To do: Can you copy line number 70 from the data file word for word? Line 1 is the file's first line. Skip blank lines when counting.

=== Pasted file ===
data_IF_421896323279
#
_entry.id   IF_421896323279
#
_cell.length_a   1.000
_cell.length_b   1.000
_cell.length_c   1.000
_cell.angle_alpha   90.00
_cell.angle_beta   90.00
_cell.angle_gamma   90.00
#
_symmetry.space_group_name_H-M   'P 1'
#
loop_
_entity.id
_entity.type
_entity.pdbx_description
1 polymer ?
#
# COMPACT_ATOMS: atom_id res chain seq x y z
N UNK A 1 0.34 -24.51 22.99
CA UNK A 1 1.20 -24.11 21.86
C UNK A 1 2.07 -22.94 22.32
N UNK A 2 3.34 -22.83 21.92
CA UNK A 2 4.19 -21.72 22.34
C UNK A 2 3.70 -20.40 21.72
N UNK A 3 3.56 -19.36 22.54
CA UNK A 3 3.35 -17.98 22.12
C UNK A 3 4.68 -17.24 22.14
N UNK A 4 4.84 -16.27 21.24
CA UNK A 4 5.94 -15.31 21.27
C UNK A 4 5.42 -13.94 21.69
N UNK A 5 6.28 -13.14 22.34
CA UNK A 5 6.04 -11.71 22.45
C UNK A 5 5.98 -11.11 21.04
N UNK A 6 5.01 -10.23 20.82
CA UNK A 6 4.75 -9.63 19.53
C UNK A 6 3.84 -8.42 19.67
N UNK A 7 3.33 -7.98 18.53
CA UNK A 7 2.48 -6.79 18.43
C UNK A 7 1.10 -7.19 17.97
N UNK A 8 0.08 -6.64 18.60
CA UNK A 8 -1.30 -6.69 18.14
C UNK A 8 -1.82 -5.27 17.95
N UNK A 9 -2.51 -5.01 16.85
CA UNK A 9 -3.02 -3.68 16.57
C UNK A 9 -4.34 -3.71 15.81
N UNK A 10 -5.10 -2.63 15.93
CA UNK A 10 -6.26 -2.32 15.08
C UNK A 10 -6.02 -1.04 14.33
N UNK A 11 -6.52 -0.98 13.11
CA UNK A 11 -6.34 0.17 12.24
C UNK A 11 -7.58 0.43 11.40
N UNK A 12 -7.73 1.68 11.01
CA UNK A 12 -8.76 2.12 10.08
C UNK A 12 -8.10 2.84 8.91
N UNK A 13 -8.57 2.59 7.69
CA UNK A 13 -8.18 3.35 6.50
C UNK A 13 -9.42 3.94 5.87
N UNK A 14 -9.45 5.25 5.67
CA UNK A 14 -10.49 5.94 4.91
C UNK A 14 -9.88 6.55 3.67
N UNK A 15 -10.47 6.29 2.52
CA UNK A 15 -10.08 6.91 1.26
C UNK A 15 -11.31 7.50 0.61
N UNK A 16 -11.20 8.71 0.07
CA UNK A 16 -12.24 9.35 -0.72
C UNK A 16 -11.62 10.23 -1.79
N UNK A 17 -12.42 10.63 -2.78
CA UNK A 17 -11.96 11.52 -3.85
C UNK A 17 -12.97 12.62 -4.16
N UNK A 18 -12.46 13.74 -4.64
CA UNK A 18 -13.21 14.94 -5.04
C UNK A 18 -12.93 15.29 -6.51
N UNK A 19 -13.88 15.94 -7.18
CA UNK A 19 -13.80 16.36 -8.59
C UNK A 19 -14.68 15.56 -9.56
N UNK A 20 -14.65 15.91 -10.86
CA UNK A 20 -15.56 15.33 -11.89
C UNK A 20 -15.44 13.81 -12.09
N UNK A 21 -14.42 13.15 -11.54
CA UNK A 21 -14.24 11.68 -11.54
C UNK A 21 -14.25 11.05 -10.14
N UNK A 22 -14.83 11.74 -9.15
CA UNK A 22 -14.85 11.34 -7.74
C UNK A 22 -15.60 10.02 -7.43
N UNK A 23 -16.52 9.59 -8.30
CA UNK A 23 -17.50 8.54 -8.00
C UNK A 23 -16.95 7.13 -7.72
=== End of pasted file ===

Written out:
CA UNK A 17 -11.96 11.52 -3.85